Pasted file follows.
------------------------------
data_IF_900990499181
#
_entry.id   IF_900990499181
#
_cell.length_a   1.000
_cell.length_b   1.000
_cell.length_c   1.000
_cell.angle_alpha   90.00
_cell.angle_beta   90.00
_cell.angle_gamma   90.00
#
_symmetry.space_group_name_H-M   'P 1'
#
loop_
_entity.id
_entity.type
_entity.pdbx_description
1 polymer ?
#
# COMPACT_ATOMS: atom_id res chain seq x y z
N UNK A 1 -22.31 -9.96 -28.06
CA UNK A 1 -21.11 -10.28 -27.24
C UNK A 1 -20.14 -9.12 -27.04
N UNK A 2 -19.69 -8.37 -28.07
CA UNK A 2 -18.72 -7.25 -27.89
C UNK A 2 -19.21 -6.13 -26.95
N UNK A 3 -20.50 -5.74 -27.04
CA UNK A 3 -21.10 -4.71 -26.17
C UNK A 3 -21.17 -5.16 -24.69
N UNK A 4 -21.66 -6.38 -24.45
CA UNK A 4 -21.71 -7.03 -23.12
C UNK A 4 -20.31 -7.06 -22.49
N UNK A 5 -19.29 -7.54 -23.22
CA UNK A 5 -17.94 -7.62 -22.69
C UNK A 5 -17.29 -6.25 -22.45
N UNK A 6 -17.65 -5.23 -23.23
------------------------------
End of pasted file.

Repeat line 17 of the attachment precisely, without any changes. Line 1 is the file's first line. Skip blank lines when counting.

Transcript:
_entity.pdbx_description